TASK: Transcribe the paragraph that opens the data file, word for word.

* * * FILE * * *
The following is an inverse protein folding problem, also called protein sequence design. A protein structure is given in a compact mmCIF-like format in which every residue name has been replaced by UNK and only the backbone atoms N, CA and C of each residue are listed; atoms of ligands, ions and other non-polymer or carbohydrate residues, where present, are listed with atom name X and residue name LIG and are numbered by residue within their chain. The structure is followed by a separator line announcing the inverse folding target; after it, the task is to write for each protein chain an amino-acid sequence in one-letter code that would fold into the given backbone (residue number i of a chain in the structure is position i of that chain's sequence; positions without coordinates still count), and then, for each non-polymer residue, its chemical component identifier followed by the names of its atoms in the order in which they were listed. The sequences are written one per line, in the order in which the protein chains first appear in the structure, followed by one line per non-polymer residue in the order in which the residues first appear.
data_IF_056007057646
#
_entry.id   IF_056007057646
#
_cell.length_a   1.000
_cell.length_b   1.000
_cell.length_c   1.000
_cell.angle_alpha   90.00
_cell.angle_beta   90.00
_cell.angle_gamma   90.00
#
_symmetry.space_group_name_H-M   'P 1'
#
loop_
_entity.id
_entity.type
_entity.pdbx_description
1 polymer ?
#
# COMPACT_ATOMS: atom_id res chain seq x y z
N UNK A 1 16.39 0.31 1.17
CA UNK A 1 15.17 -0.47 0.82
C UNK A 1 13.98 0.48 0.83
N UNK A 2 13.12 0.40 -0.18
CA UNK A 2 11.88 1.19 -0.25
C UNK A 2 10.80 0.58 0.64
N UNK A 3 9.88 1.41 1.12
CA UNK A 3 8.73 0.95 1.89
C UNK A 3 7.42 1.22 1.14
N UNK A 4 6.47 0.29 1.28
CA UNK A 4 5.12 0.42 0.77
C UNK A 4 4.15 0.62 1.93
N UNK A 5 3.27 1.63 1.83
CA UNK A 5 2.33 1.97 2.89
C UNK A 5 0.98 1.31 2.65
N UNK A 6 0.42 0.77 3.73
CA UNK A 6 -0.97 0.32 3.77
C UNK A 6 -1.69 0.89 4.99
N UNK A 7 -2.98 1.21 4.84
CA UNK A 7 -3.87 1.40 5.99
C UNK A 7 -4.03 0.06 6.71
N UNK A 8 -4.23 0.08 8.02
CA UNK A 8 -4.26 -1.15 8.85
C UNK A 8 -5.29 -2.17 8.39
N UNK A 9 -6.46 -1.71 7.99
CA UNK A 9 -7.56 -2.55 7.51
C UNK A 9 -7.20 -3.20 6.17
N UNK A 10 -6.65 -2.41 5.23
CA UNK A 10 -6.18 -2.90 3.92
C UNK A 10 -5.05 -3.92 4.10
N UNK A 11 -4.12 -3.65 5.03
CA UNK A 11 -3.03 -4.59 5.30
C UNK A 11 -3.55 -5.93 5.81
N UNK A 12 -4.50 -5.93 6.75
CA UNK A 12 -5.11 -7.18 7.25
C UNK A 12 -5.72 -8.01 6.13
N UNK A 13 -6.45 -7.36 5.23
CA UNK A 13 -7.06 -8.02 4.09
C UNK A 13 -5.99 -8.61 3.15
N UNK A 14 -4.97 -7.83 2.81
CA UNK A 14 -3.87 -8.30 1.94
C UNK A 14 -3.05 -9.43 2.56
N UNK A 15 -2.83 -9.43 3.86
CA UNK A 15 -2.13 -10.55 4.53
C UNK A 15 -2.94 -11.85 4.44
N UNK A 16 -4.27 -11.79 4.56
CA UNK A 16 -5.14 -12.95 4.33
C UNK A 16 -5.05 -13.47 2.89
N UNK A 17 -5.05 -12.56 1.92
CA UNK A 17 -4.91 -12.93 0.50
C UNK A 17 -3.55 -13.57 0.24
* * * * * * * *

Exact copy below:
The following is an inverse protein folding problem, also called protein sequence design. A protein structure is given in a compact mmCIF-like format in which every residue name has been replaced by UNK and only the backbone atoms N, CA and C of each residue are listed; atoms of ligands, ions and other non-polymer or carbohydrate residues, where present, are listed with atom name X and residue name LIG and are numbered by residue within their chain. The structure is followed by a separator line announcing the inverse folding target; after it, the task is to write for each protein chain an amino-acid sequence in one-letter code that would fold into the given backbone (residue number i of a chain in the structure is position i of that chain's sequence; positions without coordinates still count), and then, for each non-polymer residue, its chemical component identifier followed by the names of its atoms in the order in which they were listed. The sequences are written one per line, in the order in which the protein chains first appear in the structure, followed by one line per non-polymer residue in the order in which the residues first appear.